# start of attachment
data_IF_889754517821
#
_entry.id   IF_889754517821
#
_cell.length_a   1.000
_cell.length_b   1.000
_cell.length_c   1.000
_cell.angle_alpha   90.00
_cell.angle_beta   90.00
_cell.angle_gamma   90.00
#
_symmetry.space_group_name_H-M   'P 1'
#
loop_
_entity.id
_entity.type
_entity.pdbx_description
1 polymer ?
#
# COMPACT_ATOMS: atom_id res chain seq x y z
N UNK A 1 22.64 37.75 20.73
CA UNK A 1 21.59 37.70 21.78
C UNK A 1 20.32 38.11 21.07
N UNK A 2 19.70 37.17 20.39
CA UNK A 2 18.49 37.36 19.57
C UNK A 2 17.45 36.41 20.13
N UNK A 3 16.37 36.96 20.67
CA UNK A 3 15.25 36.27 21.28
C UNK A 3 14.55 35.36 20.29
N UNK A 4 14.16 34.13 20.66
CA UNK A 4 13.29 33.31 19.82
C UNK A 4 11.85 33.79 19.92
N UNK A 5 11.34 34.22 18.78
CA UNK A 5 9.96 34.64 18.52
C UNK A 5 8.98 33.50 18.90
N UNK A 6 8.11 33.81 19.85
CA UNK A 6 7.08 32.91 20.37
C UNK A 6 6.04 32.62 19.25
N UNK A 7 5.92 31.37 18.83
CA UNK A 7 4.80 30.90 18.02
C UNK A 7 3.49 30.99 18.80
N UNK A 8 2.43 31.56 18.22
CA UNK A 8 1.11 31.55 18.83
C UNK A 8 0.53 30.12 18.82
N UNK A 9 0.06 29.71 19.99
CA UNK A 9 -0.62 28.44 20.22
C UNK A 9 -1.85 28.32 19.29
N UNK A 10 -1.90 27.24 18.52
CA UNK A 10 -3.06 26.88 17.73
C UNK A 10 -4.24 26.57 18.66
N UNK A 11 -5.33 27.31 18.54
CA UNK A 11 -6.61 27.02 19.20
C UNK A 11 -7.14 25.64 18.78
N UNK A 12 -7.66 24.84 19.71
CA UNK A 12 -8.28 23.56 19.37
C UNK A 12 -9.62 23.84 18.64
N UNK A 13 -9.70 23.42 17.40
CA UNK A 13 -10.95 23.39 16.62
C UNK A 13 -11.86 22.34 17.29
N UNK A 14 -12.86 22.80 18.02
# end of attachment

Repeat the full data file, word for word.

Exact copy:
data_IF_889754517821
#
_entry.id   IF_889754517821
#
_cell.length_a   1.000
_cell.length_b   1.000
_cell.length_c   1.000
_cell.angle_alpha   90.00
_cell.angle_beta   90.00
_cell.angle_gamma   90.00
#
_symmetry.space_group_name_H-M   'P 1'
#
loop_
_entity.id
_entity.type
_entity.pdbx_description
1 polymer ?
#
# COMPACT_ATOMS: atom_id res chain seq x y z
N UNK A 1 22.64 37.75 20.73
CA UNK A 1 21.59 37.70 21.78
C UNK A 1 20.32 38.11 21.07
N UNK A 2 19.70 37.17 20.39
CA UNK A 2 18.49 37.36 19.57
C UNK A 2 17.45 36.41 20.13
N UNK A 3 16.37 36.96 20.67
CA UNK A 3 15.25 36.27 21.28
C UNK A 3 14.55 35.36 20.29
N UNK A 4 14.16 34.13 20.66
CA UNK A 4 13.29 33.31 19.82
C UNK A 4 11.85 33.79 19.92
N UNK A 5 11.34 34.22 18.78
CA UNK A 5 9.96 34.64 18.52
C UNK A 5 8.98 33.50 18.90
N UNK A 6 8.11 33.81 19.85
CA UNK A 6 7.08 32.91 20.37
C UNK A 6 6.04 32.62 19.25
N UNK A 7 5.92 31.37 18.83
CA UNK A 7 4.80 30.90 18.02
C UNK A 7 3.49 30.99 18.80
N UNK A 8 2.43 31.56 18.22
CA UNK A 8 1.11 31.55 18.83
C UNK A 8 0.53 30.12 18.82
N UNK A 9 0.06 29.71 19.99
CA UNK A 9 -0.62 28.44 20.22
C UNK A 9 -1.85 28.32 19.29
N UNK A 10 -1.90 27.24 18.52
CA UNK A 10 -3.06 26.88 17.73
C UNK A 10 -4.24 26.57 18.66
N UNK A 11 -5.33 27.31 18.54
CA UNK A 11 -6.61 27.02 19.20
C UNK A 11 -7.14 25.64 18.78
N UNK A 12 -7.66 24.84 19.71
CA UNK A 12 -8.28 23.56 19.37
C UNK A 12 -9.62 23.84 18.64
N UNK A 13 -9.70 23.42 17.40
CA UNK A 13 -10.95 23.39 16.62
C UNK A 13 -11.86 22.34 17.29
N UNK A 14 -12.86 22.80 18.02